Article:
Moral philosophy

Moral philosophy (Ngram view)
A Ngram view of "moral philosophy", which seems to be on the rise going into the 21st century; which can be contrasted with the Ngram for "moral science", which is has petered out.
In philosophy, moral philosophy refers to the study of philosophies concerning the nature of morals, i.e. theories or speculations about what is moral and or immoral; the study of the works and ideas of moral philosophers, e.g. Plato, Aristotle, Stoics, e.g. Zeno of Citium (see: slave stealing parable), Epicureans (Epicurus), Thomas Hobbes, Adam Smith, among others (Maxwell, 1850).

Overview
In 1849, James Froude's Nemesis of Faith was publicly burned during reverend William Sewells’ moral philosophy class at Oxford

In 1850, James Maxwell began corresponding with Lewis Campbell, about the nature of the soul (see: Maxwell on the soul), and related ideas, amid taking a moral philosophy class, at the University of Edinburgh, taught by John Wilson.

Thermodynamics
In Mar 2019, the fourth Google Scholar search return for keys: “thermodynamics, philosophy, morality” is the book Elements of Moral Philosophy, by Stuart Rachels and James Rachels, in which the key “thermodynamics” is used one time, as follows:

“The point of this book [on moral philosophy] is not to provide a neat, unified account of "the truth" about ethics. That would be a poor way to introduce the subject. Philosophy is not like physics. In physics, there is a large body of established truth that beginners must patiently master. (Physics teachers rarely invite their students to make up their own minds about the laws of thermodynamics). There are, of course, unresolved controversies in physics, but these take place against a background of broad agreement. In philosophy, by contrast, everything is controversial—or almost everything. Some of the fundamental issues are still up for grabs. A good introduction will not try to hide that somewhat embarrassing fact.”
— Stuart Rachels (2012), “Preface” (pdf) to The Elements of Moral Philosophy [2]

While theories such as Immanuel Kant's categorical imperative, there is no concordant discussion of Wilhelm Ostwald's 1901 energetic imperative, Bruce Lindsay's c.1959 thermodynamic imperative stylized physics lectures, or other historical moral theory logic based on thermodynamics, e.g. entropy ethics, only evidences two cultures disparity.

Quotes
The following are related quotes:

Moral philosophy is nothing else but the science of what is good and evil, in the conversation, and society of mankind. Good and evil are names that signify our appetites, and aversions; which in different tempers, customs, and doctrines of men, are different: and diverse men, differ not only in their judgment, on the senses of what is pleasant and unpleasant to the taste, smell, hearing, touch, and sight; but also of what is conformable or disagreeable to reason, in the actions of common life.”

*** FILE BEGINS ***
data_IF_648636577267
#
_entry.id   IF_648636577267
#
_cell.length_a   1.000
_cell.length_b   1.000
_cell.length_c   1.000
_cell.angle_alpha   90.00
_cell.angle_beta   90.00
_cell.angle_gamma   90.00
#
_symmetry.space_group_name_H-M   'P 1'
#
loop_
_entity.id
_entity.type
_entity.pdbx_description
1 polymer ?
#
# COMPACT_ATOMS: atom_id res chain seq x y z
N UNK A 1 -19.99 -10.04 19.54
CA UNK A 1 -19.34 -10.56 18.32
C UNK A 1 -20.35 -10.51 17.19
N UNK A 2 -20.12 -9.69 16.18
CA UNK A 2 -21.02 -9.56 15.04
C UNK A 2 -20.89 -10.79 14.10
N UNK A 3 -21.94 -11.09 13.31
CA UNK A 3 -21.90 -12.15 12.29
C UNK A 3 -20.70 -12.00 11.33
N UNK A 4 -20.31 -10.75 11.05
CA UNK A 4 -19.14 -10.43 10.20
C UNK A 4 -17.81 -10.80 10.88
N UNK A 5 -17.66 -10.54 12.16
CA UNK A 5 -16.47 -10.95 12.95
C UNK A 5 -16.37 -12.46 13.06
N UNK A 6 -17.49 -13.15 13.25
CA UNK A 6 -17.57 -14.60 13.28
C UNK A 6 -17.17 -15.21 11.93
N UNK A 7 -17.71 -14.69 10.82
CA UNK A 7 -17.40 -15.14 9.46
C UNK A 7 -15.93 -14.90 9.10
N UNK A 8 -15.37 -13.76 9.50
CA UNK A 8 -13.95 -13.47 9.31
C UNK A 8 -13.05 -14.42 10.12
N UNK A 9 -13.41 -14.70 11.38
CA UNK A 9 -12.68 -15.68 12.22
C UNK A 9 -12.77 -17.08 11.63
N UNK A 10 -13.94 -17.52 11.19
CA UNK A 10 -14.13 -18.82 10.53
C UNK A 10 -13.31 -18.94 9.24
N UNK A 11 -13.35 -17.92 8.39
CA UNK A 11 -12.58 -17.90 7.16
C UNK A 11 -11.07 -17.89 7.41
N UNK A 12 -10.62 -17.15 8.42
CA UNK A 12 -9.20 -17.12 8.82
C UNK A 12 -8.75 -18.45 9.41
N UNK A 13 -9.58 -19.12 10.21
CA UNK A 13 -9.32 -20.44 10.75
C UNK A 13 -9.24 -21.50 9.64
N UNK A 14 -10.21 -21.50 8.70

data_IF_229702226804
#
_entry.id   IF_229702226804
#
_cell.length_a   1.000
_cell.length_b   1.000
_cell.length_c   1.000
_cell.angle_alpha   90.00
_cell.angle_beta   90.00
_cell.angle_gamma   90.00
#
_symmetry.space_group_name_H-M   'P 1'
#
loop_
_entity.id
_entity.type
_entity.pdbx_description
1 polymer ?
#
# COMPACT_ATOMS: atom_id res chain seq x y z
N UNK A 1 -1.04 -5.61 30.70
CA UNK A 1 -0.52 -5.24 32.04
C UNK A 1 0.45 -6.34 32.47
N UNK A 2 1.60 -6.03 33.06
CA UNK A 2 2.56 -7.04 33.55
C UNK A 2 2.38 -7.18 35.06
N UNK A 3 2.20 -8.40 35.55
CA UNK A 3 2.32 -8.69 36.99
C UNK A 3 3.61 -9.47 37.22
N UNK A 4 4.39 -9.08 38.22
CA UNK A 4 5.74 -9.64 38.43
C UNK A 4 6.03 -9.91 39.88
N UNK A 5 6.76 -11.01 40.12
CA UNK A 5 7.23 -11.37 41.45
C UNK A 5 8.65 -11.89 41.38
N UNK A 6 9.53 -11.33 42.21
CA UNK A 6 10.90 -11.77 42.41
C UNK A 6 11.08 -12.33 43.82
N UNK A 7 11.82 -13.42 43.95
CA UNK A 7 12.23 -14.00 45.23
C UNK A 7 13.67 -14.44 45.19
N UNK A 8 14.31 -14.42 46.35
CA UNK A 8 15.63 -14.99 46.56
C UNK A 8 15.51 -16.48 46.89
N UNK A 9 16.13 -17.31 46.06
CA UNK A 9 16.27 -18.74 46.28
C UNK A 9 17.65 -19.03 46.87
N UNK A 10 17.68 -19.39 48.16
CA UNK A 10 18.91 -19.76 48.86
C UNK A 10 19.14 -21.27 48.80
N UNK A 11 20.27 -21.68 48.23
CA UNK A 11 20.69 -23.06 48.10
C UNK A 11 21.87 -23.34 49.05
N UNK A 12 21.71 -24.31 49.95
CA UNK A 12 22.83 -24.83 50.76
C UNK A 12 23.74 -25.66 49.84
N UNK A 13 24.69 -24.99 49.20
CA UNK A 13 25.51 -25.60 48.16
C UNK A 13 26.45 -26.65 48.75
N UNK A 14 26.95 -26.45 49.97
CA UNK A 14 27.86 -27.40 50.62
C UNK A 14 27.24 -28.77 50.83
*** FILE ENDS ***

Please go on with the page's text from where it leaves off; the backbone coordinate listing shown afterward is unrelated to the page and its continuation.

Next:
Thomas Hobbes (1651), Leviathan [1]

“Changes in entropy can be used as a starting point to conceptualize the most accurate of ethical frameworks.”
— LackJester (2015), r/Philosophy Reddit post (Ѻ) to “Review of Jim Holt’s Why Does the World Exist?”

“I still haven’t met someone who understands what I mean when I say my morals and my beliefs align with the laws of thermodynamics. And no, I don’t mean those weird debates about thermodynamics proving the existence of god. I mean using entropy and enthalpy as a way to perceive the world and people beyond [status quo] science.”
— @SoftWeonwoo (2018), Tweet, Jul 28 [3]

See also
Flower stealing model
Goethean morality
Morality Squared
Natural morality
Physicochemical morality puzzles

References
1. Hobbes, Leviathan. (1651). Leviathan: or the Matter, Form, and Power of a Commonwealth, Ecclesiastical and Civil. (pg. 78) (Ѻ). George Routledge and Sons.
2. Rachels, James and Rachels, Stuart. (2003). The Elements of Moral Philosophy, Seventh Edition (pdf). McGraw-Hill, 2012.
3. Thims, Libb. (2019). Human Chemical Thermodynamics: Chemical Thermodynamics Applied to the Humanities Sociology, Economics, History, Philosophy, Ethics, Government, Politics, Business, Jurisprudence, Religion, Relationships, Warfare, and Meaning (pdf) (pg. 7). Publisher.

External links
Moral science (redirect to: human science) – Wikipedia.
Science of morality – Wikipedia.

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